If losing weight, building up muscle, and getting more aerobically fit was as simple as hitting the gym or getting out for a run three times a week, a lot more people would probably be reaching their goals. But right alongside doing the heavy lifting and pounding the pavement, there is an equally important component that you need to take care of that is often neglected.
It's your nutrition. In fact, if you don't get the right nutrients at the right time then you are basically doing the equivalent of driving a car with the handbrake on – you might see some movement, but it's not sustainable, and it's not going to give you good results over the long term.
Your Body After Exercise
After you engage in intense exercise like the kind we get you to do with our results-oriented program at Max's Challenge, a few dozen processes start happening in your body.
Any carbohydrates you have eaten are stored as fuel cells to be consumed during periods of exercise. During and after a tough workout, these fuel cells are depleted as your body converts the stored energy into usable energy.
It only makes sense that to refuel adequately, you need to replenish these cells. Otherwise, your recovery period will be longer, more painful, and you won't be able to back up as well for your next workout.
The technical name for these energy stores is glycogen.
After a workout, your body is also much more receptive than usual to nutrients. This is especially true of your large muscle groups. Scientific research suggests that muscles are most responsive to increased nutrients in the 30 to 90 minutes after a workout.
The Rules of Thumb
So that's the technical stuff out of the way. But what do you actually need to remember when it comes to refueling your body? We've boiled it down to three essential factors.
Hydrate – this is the most basic and the one that you're probably already doing. Almost everyone finishes a workout lacking in hydration because it's impractical to replace the fluids lost while working out because of the heavy feeling that most of us get when drinking too much water too quickly.
If you work out in the morning, it is worth paying particular attention to hydration. When we wake up in the morning, we haven't consumed any fluids for between seven to ten hours. But our bodies continue to need water. This is especially true if you live in a humid location or any location where you sweat during the night. Pay attention to your hydration both pre- and post-workout and aim to drink until your urine is light-coloured again.
Refuel – with everything you know about carbohydrate "fuel cells" and glycogen now, it's probably no surprise to find out that you need to replenish these as well. If you don't replace the glycogen stores adequately you can expect to feel foggy and lightheaded after a workout, and probably a little lethargic too. That's why sports drinks taste so good after a workout – your brain is telling your body to crave easy-to-digest, sweet carbohydrates, and sports drinks are loaded with sugar (simple carbs).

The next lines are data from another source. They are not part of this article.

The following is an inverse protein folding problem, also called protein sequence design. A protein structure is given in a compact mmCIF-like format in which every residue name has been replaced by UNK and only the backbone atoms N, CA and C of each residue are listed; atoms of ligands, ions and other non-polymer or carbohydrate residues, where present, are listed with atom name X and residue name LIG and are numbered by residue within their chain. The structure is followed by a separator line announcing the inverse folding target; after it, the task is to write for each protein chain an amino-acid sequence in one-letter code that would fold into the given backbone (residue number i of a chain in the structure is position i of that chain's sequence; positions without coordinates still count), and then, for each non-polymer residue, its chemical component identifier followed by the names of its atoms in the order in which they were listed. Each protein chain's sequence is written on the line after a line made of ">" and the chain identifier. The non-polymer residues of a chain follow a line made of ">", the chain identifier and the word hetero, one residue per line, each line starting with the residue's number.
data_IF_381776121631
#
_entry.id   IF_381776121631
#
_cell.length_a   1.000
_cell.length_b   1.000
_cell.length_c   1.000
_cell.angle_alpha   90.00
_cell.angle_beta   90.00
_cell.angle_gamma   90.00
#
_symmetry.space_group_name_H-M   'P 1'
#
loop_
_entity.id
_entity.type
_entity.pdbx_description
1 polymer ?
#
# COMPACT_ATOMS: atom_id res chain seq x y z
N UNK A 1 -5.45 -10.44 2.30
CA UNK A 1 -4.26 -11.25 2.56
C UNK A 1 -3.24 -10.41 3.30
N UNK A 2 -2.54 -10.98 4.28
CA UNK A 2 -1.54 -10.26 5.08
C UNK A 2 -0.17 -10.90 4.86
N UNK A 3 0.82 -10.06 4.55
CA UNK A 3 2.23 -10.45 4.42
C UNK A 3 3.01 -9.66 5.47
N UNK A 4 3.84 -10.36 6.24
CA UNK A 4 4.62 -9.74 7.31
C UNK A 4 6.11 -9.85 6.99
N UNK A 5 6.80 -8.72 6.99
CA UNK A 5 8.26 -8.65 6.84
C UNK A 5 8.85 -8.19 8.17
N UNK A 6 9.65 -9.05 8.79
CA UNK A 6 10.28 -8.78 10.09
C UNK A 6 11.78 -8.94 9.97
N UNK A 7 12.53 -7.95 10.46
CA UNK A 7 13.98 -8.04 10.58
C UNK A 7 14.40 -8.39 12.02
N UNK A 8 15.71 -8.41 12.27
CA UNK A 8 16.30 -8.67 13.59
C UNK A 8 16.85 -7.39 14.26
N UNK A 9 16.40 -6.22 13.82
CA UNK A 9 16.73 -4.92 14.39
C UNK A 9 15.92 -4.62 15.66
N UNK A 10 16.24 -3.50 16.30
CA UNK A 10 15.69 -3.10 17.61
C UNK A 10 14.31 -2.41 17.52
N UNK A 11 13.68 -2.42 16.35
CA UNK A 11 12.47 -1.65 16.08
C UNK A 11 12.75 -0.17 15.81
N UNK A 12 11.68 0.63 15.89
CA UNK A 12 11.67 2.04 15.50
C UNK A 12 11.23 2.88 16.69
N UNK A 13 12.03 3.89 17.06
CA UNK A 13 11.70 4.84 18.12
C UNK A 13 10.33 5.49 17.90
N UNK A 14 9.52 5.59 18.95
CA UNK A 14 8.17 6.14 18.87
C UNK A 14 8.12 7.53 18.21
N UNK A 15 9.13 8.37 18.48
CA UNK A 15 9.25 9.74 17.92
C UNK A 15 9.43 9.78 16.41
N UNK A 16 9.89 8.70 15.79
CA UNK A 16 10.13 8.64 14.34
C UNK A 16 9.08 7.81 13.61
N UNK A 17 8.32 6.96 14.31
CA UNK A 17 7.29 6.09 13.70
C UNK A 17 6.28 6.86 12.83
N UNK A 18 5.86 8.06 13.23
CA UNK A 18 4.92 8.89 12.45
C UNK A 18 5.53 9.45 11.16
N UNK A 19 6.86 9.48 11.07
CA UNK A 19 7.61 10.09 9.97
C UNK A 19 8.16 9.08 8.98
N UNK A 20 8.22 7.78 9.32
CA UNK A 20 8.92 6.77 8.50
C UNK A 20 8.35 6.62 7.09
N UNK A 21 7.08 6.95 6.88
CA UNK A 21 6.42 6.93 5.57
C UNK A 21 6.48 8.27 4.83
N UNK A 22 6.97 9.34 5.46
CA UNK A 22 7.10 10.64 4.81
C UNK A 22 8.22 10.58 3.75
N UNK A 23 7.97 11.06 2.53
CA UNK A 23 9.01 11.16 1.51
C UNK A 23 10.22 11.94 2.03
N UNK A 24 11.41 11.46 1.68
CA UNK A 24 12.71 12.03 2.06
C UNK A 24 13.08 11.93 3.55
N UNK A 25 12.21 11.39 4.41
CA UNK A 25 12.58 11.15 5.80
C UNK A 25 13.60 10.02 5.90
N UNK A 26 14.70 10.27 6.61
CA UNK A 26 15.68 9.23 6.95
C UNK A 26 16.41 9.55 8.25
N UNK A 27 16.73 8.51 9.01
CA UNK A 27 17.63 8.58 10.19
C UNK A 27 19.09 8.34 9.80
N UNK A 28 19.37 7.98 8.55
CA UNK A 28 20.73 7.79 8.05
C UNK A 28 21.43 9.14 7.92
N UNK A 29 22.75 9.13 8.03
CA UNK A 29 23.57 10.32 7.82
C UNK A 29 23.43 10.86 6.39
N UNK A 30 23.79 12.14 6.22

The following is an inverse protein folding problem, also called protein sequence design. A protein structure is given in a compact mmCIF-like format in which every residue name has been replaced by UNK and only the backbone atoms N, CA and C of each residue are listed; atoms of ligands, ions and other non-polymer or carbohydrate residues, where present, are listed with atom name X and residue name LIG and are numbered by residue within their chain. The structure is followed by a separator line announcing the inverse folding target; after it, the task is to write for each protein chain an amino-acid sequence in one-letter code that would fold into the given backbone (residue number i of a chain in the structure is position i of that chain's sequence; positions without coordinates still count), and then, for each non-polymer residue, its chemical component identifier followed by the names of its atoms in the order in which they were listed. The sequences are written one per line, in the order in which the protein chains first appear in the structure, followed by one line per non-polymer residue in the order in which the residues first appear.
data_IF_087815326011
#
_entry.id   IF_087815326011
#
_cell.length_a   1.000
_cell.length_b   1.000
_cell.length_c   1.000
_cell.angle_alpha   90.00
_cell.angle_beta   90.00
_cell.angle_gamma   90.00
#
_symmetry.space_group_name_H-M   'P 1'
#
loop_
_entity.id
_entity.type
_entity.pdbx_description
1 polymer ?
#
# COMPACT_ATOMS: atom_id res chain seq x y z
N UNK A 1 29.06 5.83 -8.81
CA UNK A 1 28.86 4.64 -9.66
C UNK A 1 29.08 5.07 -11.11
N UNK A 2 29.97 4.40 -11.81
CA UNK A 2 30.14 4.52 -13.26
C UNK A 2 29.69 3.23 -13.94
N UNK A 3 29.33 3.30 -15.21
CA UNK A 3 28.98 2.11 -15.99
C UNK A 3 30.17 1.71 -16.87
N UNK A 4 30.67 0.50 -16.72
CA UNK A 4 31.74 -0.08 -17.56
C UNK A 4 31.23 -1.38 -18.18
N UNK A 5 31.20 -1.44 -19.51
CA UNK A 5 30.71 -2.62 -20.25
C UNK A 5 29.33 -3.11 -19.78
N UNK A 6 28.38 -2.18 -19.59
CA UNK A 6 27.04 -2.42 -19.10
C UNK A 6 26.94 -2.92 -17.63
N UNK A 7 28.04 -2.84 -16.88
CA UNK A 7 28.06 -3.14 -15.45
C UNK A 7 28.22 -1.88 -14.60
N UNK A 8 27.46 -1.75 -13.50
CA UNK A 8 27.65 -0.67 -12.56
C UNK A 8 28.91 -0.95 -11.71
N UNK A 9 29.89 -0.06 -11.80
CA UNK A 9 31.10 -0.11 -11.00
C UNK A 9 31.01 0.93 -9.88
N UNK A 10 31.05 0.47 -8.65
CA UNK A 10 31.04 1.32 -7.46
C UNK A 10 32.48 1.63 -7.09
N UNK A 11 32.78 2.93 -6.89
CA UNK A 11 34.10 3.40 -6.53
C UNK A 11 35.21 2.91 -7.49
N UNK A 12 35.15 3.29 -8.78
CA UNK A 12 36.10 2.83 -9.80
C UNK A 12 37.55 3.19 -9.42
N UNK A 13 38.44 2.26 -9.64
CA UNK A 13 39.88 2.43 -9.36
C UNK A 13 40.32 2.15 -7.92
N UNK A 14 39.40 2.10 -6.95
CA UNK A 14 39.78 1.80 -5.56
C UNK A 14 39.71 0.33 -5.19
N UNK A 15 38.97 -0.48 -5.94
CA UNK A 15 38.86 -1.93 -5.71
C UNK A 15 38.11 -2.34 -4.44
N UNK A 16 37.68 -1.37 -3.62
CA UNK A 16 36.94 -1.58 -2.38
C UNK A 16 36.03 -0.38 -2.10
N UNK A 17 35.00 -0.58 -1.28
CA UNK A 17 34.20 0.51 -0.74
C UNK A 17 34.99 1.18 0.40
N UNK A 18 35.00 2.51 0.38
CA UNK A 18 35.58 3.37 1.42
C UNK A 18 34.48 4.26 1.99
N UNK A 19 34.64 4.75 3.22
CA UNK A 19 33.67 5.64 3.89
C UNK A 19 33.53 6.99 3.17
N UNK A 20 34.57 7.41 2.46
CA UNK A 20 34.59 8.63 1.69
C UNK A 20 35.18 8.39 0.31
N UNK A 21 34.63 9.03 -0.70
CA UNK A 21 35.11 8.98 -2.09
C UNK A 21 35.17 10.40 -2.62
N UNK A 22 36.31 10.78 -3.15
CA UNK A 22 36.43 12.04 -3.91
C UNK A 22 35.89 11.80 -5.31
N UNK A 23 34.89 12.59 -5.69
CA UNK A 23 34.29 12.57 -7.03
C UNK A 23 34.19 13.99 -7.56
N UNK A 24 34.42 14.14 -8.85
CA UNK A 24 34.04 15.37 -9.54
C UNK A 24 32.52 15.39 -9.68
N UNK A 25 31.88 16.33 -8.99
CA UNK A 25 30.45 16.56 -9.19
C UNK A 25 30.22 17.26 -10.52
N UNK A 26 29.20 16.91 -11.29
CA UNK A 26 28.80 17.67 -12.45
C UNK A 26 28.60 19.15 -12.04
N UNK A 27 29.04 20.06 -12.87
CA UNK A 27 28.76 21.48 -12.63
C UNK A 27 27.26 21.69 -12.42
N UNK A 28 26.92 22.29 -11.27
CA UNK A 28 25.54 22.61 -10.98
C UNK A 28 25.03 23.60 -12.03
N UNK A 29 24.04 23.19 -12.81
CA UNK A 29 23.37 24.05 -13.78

Heal – good workouts cause damage to your muscles. That means that they will break down and then build themselves back up stronger to adapt to the stimulus of the exercise you are
But they can't do that without adequate protein. If you think of your body as a building, then protein-rich foods are the bricks. You can't have a good one without enough of the other.
Putting It All Together
Post-workout nutrition should build on the principles of the rules of thumb: hydrate, refuel and heal.
Invest in a decent reusable water bottle that is at least 800mL and keep it in the fridge at all times. That way, when you're headed out the door you can grab it, have it with you through your workout, and start rehydrating as soon as your session is done.
Post-workout food also benefits from a little preparation. A mix of carbohydrates and protein is the best blend for muscle repair and growth. A large banana and some dried fruit (carbs) paired with a protein shake using your protein of choice is an ideal example of something that is simple to prepare, portable, and can be consumed within 90 minutes of your workout ending for maximum benefit.
Other options for healthy carbs are brown rice, rice cakes, wraps, honey and apples or pears. Any of these can be paired with protein-rich foods like eggs, peanut butter, yoghurt, chicken or tuna for a simple, effective post-workout meal.
Getting your nutrition right is the single most important thing other than working out that will propel you towards your fitness goals.